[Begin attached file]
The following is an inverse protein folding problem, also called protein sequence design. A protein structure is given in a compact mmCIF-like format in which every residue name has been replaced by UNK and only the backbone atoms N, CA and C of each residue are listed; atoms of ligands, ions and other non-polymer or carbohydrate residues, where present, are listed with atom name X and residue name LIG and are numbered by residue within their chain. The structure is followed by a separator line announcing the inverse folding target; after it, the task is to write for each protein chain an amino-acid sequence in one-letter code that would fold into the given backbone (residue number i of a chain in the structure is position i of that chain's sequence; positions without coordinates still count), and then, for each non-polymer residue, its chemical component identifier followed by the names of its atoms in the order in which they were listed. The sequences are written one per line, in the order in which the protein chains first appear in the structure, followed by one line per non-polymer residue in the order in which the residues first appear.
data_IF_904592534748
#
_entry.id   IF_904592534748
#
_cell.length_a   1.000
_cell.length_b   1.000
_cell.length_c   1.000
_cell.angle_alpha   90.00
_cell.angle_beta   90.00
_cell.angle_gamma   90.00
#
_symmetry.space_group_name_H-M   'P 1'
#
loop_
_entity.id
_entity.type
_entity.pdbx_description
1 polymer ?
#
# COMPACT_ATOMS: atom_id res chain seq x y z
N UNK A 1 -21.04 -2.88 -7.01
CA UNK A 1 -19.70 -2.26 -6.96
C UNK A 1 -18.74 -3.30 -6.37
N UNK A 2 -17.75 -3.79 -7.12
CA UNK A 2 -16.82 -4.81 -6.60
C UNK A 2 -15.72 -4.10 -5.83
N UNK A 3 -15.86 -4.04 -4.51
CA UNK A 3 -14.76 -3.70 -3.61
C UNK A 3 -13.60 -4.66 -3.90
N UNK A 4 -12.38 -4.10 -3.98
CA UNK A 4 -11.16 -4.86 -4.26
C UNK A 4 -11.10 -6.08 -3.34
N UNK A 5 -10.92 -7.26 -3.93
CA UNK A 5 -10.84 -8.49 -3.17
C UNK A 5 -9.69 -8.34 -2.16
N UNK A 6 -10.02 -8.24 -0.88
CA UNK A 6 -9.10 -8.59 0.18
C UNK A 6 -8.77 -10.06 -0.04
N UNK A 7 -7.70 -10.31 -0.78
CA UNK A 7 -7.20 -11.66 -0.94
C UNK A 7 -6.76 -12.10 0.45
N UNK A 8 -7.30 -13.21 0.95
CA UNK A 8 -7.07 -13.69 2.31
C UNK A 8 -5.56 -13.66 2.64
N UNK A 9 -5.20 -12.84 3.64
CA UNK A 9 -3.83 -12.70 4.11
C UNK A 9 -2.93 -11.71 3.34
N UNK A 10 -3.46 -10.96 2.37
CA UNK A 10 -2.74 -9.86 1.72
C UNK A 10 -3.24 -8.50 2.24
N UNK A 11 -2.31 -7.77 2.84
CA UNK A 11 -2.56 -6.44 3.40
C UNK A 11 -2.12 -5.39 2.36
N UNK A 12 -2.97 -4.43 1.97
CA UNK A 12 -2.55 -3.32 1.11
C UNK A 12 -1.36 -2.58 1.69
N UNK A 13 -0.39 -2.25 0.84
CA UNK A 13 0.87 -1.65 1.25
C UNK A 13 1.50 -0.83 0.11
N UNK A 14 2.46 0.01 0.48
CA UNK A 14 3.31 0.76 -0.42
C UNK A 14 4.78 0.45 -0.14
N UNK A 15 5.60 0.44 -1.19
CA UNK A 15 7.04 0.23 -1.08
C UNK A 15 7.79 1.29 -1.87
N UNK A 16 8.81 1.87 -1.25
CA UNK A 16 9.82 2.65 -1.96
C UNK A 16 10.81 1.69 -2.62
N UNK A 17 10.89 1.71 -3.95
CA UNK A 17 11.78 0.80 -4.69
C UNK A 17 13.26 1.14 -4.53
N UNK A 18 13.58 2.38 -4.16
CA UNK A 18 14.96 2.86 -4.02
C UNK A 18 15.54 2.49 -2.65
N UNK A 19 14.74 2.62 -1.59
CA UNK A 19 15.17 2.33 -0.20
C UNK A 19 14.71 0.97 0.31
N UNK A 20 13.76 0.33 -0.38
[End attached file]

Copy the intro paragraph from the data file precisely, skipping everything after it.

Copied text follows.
The following is an inverse protein folding problem, also called protein sequence design. A protein structure is given in a compact mmCIF-like format in which every residue name has been replaced by UNK and only the backbone atoms N, CA and C of each residue are listed; atoms of ligands, ions and other non-polymer or carbohydrate residues, where present, are listed with atom name X and residue name LIG and are numbered by residue within their chain. The structure is followed by a separator line announcing the inverse folding target; after it, the task is to write for each protein chain an amino-acid sequence in one-letter code that would fold into the given backbone (residue number i of a chain in the structure is position i of that chain's sequence; positions without coordinates still count), and then, for each non-polymer residue, its chemical component identifier followed by the names of its atoms in the order in which they were listed. The sequences are written one per line, in the order in which the protein chains first appear in the structure, followed by one line per non-polymer residue in the order in which the residues first appear.